But it’s going to take a less traditional route to doing it – because it’s going to be carried on the fins of the Starbucks mermaid.
The coffee giant yesterday announced today that it was purchasing the four year-old juice company for $30 million, and plans to use it as the lynchpin of a bold move into what chairman Howard Schultz termed a “$50 billion health and wellness sector.”
“We’re not only buying a juice company but we’re using this acquisition… to position us to build a major health and wellness category in an exciting way,” Schultz told investors and media during a conference call announcing the deal. “Our logo change [earlier this year] was in anticipation of a new direction to leverage the iconic nature and trust of Starbucks to other products.”
According to Schultz, Evolution’s recent investment in manufacturing technology that enables juices to be pasteurized in the bottle under high pressure – but without the heat that can kill flavor and vitamins — was the prime motivation behind the acquisition. The “HPP” process created a huge turnaround for Evolution, which had previously been hamstrung by its own commitment to freshness, as its lack of pasteurization had kept it restricted geographically to the West Coast. The company adopted HPP technology earlier this year, and it eventually created not just increased distribution, but apparently increased attention, as well.
“Evolution possesses a unique technological advantage – that’s the technology of HPP,” Schultz said. “This gives us a significant technological advantage over Naked, Odwalla, and the people who are selling fresh juice today.”
Schultz said that Starbucks plans to build off of Evolution’s strong distribution infrastructure on the West Coast and expand the Evolution brand into new channels and increase its grocery footprint nationally.
Starbucks will also build out a new series of stores that involve the sale of Evolution products on-premise, but will use Starbucks retail stores as a way of exposing consumers to the brand. He said the model for expanding Evolution was akin to the way the company has grown its VIA instant coffee brand, in which it introduced and sold the product exclusively in Starbucks retail locations before moving it into a number of grocery and large-format retailers. By leveraging the strength and appeal of its powerful brand name and its relationships with retail chains like Costco, Whole Foods and Safeway, VIA is on its way to become a $1 billion brand, according to Schultz.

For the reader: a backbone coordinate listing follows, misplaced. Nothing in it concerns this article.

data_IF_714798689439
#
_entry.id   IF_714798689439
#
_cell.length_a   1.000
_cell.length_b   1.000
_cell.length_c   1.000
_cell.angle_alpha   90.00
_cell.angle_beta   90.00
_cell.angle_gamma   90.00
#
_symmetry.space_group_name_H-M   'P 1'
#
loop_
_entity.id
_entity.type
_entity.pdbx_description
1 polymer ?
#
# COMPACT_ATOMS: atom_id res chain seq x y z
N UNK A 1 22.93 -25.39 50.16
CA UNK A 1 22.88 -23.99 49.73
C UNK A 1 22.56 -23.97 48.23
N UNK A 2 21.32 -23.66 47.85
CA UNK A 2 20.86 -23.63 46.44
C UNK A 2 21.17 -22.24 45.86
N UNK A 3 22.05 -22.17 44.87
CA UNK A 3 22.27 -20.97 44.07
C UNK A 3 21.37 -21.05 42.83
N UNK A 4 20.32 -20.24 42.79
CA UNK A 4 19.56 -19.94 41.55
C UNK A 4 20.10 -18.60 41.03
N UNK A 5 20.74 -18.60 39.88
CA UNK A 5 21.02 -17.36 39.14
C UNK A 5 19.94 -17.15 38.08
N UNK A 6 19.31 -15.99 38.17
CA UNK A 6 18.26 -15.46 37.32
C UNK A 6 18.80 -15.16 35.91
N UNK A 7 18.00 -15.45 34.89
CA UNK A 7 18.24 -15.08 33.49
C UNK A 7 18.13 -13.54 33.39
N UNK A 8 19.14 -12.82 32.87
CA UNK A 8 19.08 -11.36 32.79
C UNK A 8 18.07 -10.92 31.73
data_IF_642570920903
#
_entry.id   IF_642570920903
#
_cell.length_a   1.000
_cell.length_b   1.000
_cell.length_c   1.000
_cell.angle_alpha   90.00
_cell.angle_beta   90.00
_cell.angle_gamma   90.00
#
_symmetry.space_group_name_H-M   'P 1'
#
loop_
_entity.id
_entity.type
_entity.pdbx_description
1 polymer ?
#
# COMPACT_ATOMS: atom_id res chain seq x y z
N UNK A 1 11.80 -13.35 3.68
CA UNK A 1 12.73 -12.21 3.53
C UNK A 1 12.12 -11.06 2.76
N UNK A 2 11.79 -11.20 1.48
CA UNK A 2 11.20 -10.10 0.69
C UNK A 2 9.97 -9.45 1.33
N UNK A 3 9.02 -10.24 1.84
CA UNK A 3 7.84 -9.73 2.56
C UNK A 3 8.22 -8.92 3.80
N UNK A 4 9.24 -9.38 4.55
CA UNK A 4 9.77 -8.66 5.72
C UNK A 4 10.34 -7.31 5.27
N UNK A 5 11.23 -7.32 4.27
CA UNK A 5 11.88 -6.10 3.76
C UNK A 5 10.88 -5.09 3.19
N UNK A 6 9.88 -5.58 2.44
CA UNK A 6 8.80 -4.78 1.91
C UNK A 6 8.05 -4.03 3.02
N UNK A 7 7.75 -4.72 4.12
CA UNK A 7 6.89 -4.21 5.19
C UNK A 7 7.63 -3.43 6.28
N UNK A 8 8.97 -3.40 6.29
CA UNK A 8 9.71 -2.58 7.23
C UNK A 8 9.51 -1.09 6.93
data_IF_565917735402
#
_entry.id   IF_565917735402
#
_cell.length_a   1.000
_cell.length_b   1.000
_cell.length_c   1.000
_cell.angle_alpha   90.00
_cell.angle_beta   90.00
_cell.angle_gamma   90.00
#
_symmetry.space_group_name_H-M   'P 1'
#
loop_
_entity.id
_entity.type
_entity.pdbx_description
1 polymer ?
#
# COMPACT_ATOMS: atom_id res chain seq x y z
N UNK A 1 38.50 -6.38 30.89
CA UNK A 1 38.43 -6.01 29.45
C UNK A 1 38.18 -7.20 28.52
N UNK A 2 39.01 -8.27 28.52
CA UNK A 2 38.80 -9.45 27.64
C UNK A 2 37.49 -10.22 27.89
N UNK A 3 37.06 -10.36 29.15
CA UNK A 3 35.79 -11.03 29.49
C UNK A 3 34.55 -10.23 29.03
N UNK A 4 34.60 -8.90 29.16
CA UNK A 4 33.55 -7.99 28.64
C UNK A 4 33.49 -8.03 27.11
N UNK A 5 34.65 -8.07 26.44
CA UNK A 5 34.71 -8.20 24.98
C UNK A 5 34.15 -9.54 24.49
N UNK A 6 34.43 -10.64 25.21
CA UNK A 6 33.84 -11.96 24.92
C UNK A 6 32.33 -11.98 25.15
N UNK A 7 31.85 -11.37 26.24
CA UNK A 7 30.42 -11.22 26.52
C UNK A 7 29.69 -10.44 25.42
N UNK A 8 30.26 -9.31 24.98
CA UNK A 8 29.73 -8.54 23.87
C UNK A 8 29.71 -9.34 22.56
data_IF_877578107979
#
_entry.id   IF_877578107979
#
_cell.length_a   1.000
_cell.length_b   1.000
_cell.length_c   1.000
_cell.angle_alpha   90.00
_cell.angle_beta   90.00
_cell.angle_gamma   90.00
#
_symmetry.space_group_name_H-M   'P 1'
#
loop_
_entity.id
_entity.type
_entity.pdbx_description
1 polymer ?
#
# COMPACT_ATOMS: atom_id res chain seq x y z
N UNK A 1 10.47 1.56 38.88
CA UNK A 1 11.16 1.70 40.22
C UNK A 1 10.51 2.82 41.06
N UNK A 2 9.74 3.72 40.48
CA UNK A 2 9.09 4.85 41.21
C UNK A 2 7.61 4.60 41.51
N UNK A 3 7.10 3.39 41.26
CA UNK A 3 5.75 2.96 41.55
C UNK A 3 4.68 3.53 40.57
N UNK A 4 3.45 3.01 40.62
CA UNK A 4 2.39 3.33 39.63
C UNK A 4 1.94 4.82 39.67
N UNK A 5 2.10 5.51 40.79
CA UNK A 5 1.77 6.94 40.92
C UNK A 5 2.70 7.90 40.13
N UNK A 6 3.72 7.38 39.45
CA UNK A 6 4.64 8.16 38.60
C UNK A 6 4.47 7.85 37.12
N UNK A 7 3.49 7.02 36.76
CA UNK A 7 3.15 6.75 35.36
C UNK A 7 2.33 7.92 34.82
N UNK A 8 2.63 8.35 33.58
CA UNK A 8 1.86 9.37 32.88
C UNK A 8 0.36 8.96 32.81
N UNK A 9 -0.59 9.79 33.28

Evolution Fresh founder Jimmy Rosenberg – who also started Naked Juice, now owned by PepsiCo, in 1993 — will remain with the company in the new role of “Chief Juice Officer” in terms of innovation and development for the brand. Shawn Sugarman, who was brought on board to help the company realize investment and production capacity in 2009, had left the company in advance of the Starbucks purchase.
In an odd twist, the purchase of Evolution Juice means that Rosenberg’s new company may be displacing his previous company in Starbucks stores. The company has sold Naked Juice products for several years, but at least one media outlet, the Wall Street Journal, is reporting that Evolution Juice will replace Naked in Starbucks. That could create a sticky wicket in the relationship between Pepsi and Starbucks, as Pepsi currently distributes the coffee company’s Frappuccino and Doubleshot brands, which are the best-selling RTD coffee products in the country. Calls to Naked were not returned immediately after the announcement.
The sale was a bonanza for Fireman Capital Partners, a Boston-based private equity firm that invested in Evolution Fresh in March, 2010. According to Fireman Capital, the company realized a 40 percent internal rate of return over the brief period of its work with Evolution before selling its stake to Starbucks. Evolution investment advisor Partnership Capital Growth Advisors was not part of the transaction.
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